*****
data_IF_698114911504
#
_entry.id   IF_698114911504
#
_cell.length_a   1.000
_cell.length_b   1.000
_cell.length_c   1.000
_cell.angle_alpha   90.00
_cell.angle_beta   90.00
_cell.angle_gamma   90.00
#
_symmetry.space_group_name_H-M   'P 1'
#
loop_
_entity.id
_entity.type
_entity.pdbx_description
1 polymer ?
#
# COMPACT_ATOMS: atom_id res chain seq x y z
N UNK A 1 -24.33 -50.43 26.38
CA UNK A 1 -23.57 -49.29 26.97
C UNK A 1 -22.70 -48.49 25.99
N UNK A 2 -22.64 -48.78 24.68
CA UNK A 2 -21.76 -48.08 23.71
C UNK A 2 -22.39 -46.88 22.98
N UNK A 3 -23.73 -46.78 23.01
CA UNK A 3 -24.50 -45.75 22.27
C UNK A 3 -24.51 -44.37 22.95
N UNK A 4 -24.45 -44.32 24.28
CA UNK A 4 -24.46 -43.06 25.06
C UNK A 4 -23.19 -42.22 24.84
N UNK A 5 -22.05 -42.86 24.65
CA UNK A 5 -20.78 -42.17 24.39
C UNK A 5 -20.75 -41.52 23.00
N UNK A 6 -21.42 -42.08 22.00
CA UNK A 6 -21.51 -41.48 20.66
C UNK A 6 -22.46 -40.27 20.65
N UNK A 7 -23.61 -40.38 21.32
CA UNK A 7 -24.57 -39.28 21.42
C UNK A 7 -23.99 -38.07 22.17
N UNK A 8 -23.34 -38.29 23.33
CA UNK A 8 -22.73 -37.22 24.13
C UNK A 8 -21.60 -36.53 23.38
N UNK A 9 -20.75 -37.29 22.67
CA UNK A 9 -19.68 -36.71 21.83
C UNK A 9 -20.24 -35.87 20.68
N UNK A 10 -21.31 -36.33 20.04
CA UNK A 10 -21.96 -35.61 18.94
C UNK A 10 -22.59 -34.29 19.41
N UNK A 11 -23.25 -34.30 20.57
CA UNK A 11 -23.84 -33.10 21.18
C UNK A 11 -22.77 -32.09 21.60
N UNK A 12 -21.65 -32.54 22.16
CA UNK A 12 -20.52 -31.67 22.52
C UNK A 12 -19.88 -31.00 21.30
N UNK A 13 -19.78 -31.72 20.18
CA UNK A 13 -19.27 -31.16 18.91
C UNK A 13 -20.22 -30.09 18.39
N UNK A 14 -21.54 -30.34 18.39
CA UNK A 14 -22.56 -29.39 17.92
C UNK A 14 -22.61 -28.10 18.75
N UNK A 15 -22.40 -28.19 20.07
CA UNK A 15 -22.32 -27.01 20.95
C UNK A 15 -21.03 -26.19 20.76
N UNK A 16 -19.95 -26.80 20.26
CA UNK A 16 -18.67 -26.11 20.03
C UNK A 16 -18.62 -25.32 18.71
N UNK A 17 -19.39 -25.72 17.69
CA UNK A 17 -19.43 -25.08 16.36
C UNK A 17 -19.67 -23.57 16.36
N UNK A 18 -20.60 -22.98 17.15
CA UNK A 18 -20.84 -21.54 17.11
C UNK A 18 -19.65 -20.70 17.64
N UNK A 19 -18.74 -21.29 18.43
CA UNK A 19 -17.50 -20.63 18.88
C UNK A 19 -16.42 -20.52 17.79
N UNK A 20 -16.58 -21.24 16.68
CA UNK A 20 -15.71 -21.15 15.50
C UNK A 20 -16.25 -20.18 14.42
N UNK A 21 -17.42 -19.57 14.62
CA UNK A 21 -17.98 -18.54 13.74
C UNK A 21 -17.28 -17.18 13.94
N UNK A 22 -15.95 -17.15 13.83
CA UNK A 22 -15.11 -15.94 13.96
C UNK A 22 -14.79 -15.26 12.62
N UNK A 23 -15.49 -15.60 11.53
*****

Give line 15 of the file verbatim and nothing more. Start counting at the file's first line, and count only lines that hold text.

_entity.id